Grief and loss are emotions that I would rather push off of my shoulder then look in the eye and feel.
I have been enmeshed in the grips of the evil bird of depression for three years. I do take medication and I have had three years of therapy working towards dealing with the root of the depression. I can whether most of the emotions. I can feel them, see them and hold them in. I can even look on them with compassion because I know how brave they are for coming out.
It’s a huge thing for me to feel anything. I went through a several year period where I couldn’t cry. I was numb, dull to the abuse that was falling around me. It chased after me and everywhere I went I found myself in a abusive situation. I weathered it, almost died and came out with a baby and an addiction.
I also have years piled on where I experienced abuse at the hands of those that were meant to nurture and teach me the ways to live. Those roots of abuse have dug so deep that at that every window of hope there is a cloud of grief in the way. It’s a heavy and palpable thing. I can feel it building and there are certain things that trigger those feelings.
When I watch anything with levels of loss, from anything to someone being accused of something they didn’t do (real or fictional) or worst, like the beginning of Season 5 of Sons of Anarchy when it got real and the loss became to much. I am crying as I write this because it struck me in a painful way.
So in the first or second episode of the season the guys get busted and Jax, Trig, and Happy all get picked up on manslaughter charges. The sheriffs come to the club house to arrest them Opy beats up a cop so they drag him in also. While they were in Prison the gangster whose daughter trip accidentally killed, wants one of the Son to die in exchange for his daughter life. Jax had to be the one decided. The person was gonna get beat down buy the correction officer and other prisoners. Jax went to jump in and Opy pushed him back, jumped in and said “I got this bro.”
Opy didn’t survive and even though it’s a TV show I had a visceral reaction to his death. It struck a jar of pain and tears that I didn’t realize was really there. Most of the time I was levitating between angry/controlling to fine and happy; I didn’t see how bad everything was internally.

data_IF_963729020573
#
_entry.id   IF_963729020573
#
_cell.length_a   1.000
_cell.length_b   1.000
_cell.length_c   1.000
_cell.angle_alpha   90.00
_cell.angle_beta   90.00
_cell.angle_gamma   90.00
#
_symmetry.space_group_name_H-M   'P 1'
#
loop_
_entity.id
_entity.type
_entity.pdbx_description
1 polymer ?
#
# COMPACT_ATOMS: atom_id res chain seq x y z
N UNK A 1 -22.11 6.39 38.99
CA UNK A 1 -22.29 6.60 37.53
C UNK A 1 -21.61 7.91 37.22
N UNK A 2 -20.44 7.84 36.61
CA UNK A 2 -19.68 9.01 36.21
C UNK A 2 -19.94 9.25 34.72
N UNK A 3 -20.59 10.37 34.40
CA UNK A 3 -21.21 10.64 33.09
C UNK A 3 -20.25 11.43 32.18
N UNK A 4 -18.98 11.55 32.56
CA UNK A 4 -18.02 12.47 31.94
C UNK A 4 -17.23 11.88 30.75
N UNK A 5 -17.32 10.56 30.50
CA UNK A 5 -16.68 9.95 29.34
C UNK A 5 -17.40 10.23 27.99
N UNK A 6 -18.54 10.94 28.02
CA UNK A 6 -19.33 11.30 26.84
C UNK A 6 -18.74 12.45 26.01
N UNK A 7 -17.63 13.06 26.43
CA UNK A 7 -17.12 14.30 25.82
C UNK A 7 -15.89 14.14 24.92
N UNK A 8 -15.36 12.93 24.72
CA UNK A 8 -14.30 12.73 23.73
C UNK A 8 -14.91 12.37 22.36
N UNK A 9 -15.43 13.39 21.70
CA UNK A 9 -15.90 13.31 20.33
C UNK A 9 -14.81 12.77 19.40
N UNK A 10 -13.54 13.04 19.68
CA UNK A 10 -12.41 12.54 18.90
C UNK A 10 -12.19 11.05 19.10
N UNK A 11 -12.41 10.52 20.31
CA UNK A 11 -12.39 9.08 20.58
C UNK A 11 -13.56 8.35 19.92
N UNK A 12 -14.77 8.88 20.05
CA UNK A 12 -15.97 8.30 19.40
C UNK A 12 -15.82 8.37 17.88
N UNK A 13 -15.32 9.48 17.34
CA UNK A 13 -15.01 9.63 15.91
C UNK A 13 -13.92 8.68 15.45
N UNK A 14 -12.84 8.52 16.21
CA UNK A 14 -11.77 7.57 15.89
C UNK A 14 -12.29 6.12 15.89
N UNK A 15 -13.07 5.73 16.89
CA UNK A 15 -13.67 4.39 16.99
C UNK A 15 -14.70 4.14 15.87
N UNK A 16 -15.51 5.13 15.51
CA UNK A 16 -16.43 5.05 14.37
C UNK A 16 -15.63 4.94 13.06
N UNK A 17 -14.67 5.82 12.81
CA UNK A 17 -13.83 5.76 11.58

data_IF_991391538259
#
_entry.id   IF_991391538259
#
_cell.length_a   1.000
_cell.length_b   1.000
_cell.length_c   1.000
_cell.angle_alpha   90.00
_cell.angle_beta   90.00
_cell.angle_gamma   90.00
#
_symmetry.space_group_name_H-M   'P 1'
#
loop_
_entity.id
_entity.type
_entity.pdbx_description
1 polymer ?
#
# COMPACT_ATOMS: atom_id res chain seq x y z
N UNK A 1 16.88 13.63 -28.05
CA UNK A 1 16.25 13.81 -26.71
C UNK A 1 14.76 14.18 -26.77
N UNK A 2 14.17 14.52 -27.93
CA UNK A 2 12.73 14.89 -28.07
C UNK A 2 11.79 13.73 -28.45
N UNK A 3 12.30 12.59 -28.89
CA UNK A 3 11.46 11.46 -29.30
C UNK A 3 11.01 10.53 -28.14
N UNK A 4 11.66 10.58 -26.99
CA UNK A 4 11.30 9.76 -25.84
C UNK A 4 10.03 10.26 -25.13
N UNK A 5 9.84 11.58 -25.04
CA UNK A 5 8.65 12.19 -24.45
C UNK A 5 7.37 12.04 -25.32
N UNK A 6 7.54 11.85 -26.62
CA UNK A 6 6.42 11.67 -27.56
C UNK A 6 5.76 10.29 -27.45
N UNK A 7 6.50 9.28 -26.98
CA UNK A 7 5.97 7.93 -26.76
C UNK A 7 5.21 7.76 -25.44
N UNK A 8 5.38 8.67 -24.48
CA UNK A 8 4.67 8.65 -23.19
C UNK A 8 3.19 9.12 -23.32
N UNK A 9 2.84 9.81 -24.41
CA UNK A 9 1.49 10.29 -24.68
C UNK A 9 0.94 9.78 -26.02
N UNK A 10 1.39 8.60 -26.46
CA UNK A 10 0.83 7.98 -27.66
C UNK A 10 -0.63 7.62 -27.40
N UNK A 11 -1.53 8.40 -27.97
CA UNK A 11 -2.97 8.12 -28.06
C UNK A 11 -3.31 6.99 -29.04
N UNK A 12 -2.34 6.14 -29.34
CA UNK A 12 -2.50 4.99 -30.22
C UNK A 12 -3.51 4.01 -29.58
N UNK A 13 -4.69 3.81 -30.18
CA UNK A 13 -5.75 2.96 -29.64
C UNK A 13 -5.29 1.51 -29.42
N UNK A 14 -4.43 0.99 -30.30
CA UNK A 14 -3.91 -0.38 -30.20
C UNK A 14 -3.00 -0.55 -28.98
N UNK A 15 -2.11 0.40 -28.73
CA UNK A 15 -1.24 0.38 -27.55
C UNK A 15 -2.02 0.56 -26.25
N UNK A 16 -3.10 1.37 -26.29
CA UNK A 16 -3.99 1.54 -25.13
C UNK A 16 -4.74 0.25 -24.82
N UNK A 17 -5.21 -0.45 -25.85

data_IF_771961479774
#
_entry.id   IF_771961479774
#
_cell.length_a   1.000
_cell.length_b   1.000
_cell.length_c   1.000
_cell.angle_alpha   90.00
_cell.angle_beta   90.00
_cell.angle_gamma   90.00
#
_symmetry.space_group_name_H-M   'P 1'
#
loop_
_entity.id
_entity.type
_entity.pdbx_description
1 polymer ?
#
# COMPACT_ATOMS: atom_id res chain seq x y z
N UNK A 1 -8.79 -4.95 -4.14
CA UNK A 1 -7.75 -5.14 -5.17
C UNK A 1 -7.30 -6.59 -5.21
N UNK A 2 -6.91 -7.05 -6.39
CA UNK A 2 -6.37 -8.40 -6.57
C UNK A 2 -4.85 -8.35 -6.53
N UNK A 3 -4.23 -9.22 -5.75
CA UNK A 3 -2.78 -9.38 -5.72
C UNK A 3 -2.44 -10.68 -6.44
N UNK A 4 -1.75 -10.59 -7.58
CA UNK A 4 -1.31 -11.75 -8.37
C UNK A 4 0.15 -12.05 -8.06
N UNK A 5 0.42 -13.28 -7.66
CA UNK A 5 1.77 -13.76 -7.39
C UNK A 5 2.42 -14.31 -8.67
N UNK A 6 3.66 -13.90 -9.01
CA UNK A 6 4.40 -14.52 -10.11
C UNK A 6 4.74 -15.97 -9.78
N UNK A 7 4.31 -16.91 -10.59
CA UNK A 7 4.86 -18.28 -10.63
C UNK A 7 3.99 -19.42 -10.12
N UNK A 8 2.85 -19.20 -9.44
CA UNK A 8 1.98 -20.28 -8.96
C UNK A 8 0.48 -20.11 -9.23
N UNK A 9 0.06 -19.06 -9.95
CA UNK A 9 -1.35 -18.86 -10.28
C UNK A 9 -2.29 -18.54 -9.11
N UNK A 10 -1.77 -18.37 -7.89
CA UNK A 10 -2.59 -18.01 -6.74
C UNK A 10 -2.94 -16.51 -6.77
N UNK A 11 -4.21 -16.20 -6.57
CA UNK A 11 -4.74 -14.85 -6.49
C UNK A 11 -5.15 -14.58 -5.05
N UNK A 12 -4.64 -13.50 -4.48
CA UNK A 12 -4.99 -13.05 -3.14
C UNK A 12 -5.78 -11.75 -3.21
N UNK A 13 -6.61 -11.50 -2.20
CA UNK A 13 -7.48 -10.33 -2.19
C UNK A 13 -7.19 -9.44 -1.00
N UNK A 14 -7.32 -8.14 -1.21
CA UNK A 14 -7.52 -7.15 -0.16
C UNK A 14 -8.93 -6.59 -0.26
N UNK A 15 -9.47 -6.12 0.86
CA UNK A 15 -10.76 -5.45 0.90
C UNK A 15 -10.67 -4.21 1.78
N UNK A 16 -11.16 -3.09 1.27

The tears don’t stop coming anymore. Ever since that death I have been crying at the drop of a hat. The tears will come rushing up my gut into my eyes and I can’t control them.
I am learning that it’s okay to be sad. It’s okay that I am extra tearful right now. I have my friends who are tear catchers and I have God. And I am really holding onto him lightly, though it’s there.
It’s okay to let the tears fall.
It’s okay to not be okay.
I have people around me who check in my me and encourage me to get out of bed, one friend bribes me to write with the promise of gummy worms and others just love me.
I have one friend, a dear friend who did so much for Abigail and I this summer. Her name is Rachel and on her Instagram once she wrote “I am learning to have compassion for my grief” Reading that was like a balm for my weary soul.
I pinned it next to my bathroom mirror so I can see it every day and remember to do the same thing for my grief. Grief isn’t this big, three toothed hairy monster that wants to eat us alive. It can become that if it’s not expressed. It can easily become something that can whistle out slowly as it’s processed. It becomes that monster when the grief and loss are stuffed down and not given a name.
That’s what I am doing now. I am naming my grief, naming my loss and expressing it in productive ways. I am writing more and art journaling more. I have also started to express my mood and be okay with that. There is nothing in the bible that says I have to wear a smiley face 100% of the time.
I know this will pass; it’s just where I am now.
This time I am giving it the space it needs to be expelled.